When sexual jokes are made in the workplace, it’s often done at a worker’s expense. This worker may then claim sexual harassment for having been subjected to these jokes, often repeatedly.
However, it’s important to note that this type of direct targeting isn’t always necessary. In fact, there have been cases where courts have decided that a hostile work environment had been created simply because these types of jokes were told repeatedly, even though the person who eventually complained had not been referenced or directly targeted.
Moreover, in one case, that person was never even told the sexually-themed jokes directly; they were just presented in the environment in which the person worked, in a place where that worker could encounter them.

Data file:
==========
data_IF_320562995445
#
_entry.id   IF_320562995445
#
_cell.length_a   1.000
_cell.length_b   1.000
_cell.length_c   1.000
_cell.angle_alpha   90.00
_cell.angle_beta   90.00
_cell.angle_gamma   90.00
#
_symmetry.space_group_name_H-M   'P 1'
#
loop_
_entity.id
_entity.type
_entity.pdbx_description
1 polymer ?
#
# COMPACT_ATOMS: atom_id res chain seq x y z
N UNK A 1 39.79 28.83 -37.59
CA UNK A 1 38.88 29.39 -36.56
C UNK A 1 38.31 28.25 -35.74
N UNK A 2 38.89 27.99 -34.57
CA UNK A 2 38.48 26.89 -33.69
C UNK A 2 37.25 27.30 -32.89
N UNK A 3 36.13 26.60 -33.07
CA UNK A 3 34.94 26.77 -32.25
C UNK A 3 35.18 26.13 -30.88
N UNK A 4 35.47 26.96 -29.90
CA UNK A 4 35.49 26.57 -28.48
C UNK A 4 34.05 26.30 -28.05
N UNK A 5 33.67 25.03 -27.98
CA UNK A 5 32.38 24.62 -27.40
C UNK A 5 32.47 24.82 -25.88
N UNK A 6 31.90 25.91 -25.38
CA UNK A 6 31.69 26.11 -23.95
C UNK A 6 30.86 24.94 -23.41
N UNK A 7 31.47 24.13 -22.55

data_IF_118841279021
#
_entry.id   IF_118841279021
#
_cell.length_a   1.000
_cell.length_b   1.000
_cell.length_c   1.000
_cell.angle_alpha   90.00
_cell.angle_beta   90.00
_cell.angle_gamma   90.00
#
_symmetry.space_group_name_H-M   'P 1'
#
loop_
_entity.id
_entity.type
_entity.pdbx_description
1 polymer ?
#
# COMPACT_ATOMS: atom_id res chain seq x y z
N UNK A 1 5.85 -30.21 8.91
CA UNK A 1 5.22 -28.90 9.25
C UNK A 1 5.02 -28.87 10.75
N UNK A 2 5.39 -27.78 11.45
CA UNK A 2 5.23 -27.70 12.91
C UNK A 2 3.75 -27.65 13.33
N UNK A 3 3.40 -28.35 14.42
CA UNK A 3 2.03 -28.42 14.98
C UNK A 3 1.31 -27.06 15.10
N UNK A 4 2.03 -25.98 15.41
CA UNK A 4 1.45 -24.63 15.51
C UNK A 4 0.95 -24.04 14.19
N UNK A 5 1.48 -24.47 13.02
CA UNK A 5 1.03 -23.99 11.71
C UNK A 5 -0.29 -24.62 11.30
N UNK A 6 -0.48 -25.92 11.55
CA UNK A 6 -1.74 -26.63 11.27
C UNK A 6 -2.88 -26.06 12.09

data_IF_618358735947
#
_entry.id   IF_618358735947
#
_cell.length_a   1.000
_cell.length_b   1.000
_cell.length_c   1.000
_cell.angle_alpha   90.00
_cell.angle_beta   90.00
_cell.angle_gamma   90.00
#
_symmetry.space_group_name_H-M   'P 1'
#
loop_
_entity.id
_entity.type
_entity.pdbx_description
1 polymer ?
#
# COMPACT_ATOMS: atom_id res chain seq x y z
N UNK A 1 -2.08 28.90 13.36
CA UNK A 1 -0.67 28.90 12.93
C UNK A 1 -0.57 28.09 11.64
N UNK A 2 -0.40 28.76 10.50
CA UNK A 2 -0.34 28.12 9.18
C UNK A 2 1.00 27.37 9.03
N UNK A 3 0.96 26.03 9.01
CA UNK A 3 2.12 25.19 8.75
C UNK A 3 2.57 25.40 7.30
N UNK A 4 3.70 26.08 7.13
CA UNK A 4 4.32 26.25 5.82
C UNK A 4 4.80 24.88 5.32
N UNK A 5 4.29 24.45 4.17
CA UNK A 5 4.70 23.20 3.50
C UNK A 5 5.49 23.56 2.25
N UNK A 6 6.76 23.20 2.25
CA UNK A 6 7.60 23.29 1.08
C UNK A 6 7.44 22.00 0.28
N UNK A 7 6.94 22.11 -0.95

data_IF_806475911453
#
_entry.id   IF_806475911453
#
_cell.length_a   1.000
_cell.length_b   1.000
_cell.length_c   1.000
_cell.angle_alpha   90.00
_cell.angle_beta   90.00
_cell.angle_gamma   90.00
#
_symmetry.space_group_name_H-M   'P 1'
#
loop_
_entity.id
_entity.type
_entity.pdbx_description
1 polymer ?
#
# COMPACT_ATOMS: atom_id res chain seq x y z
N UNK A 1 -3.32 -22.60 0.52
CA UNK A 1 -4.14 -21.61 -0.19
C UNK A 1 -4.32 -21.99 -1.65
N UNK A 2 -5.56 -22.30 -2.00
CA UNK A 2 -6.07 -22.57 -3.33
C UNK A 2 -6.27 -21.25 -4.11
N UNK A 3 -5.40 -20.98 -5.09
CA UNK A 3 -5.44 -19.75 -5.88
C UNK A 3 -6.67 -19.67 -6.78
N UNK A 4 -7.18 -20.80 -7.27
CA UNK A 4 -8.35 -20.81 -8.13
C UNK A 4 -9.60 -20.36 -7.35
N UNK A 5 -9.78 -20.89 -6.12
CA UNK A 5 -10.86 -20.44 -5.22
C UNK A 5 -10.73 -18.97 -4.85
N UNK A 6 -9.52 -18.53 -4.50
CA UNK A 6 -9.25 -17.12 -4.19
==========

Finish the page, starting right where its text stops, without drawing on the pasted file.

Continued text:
That case also involved off-color cartoons. These cartoons had been displayed in the workplace, but there was not a clear division of genders. Men sometimes posted them, while women were responsible for them on other occasions.
Even so, the court determined that these jokes should not have been considered humorous and should not have been said or displayed in the workplace. Since the employee was then subjected to seeing and hearing them, regardless of the employee’s own preferences, it was deemed to be a hostile work environment. The actions of the workers involved with the jokes infringed on the basic rights of the other employees, who deserved to have an office where they felt comfortable.
This example shows that not all sexual harassment cases fit the stereotype. They don’t always have the same type of malicious approach. Regardless, it’s important for workers to know their legal options when they feel that lines have been crossed.
Source: UCLA, “What Speech Does “Hostile Work Environment” Harassment Law Restrict?,” Prof. Eugene Volokh, accessed June 30, 2017